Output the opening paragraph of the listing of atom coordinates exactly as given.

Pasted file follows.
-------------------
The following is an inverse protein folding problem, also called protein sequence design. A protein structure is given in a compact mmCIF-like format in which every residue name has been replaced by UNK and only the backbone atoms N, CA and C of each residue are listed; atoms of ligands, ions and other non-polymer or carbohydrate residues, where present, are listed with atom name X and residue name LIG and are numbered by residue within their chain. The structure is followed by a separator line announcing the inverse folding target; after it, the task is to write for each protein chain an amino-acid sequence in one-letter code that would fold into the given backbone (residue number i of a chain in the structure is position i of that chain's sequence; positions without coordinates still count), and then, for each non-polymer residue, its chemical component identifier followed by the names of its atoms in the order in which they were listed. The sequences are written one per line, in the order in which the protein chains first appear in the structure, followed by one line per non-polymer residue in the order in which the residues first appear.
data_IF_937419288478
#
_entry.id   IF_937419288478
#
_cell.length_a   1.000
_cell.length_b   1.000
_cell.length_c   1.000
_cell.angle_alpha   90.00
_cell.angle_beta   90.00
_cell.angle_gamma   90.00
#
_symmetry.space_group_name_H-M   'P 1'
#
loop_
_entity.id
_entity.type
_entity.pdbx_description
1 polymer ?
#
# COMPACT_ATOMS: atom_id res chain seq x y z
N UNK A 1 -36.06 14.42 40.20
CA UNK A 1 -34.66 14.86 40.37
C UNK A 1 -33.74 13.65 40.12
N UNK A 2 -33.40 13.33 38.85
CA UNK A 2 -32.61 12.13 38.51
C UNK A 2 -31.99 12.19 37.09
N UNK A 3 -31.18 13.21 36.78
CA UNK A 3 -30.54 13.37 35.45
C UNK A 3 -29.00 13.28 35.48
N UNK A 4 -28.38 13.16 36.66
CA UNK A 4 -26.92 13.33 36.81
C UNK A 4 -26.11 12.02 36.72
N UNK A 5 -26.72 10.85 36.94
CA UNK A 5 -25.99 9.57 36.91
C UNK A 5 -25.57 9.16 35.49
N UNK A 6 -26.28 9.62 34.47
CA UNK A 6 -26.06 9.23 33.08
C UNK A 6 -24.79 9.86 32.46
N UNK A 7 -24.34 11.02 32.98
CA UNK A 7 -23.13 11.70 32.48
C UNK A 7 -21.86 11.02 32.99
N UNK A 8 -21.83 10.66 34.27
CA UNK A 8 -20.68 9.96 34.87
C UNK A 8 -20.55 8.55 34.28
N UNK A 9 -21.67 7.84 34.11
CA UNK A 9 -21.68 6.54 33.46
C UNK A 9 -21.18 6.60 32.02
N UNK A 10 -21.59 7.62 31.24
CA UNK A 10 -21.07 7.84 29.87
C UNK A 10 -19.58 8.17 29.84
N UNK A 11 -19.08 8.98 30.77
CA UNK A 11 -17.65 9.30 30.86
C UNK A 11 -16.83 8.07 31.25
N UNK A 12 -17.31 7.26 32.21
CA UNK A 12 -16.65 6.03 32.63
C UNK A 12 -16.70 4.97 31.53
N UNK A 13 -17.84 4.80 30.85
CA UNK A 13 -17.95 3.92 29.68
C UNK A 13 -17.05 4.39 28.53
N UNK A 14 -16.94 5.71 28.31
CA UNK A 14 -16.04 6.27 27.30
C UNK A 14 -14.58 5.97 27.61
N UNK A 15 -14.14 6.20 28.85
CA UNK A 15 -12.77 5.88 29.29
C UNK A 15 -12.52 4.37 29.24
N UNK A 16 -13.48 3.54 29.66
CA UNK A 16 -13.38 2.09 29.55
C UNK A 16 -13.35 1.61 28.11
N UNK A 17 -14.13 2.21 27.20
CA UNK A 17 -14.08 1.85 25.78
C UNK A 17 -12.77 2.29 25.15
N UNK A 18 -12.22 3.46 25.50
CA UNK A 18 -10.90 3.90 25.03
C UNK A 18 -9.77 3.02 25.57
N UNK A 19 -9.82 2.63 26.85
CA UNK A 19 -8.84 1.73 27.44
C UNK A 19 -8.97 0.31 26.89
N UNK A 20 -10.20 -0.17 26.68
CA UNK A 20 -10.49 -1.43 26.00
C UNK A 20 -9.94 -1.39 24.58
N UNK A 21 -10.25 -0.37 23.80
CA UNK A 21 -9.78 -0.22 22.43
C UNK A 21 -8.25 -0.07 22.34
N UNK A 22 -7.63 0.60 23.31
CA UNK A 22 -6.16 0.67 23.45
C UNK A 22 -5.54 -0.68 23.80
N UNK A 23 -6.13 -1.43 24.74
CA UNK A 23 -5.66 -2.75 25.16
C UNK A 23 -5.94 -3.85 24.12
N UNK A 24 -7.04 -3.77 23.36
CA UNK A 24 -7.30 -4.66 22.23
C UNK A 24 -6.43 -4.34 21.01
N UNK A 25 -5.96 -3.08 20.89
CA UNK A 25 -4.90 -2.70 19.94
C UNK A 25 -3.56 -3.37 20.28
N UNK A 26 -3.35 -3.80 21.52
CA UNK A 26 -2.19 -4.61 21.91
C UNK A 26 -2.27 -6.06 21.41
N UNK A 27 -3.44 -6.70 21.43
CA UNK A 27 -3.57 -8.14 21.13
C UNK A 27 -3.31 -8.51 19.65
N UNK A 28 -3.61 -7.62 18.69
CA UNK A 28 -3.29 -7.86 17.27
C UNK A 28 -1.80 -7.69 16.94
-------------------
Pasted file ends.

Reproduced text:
The following is an inverse protein folding problem, also called protein sequence design. A protein structure is given in a compact mmCIF-like format in which every residue name has been replaced by UNK and only the backbone atoms N, CA and C of each residue are listed; atoms of ligands, ions and other non-polymer or carbohydrate residues, where present, are listed with atom name X and residue name LIG and are numbered by residue within their chain. The structure is followed by a separator line announcing the inverse folding target; after it, the task is to write for each protein chain an amino-acid sequence in one-letter code that would fold into the given backbone (residue number i of a chain in the structure is position i of that chain's sequence; positions without coordinates still count), and then, for each non-polymer residue, its chemical component identifier followed by the names of its atoms in the order in which they were listed. The sequences are written one per line, in the order in which the protein chains first appear in the structure, followed by one line per non-polymer residue in the order in which the residues first appear.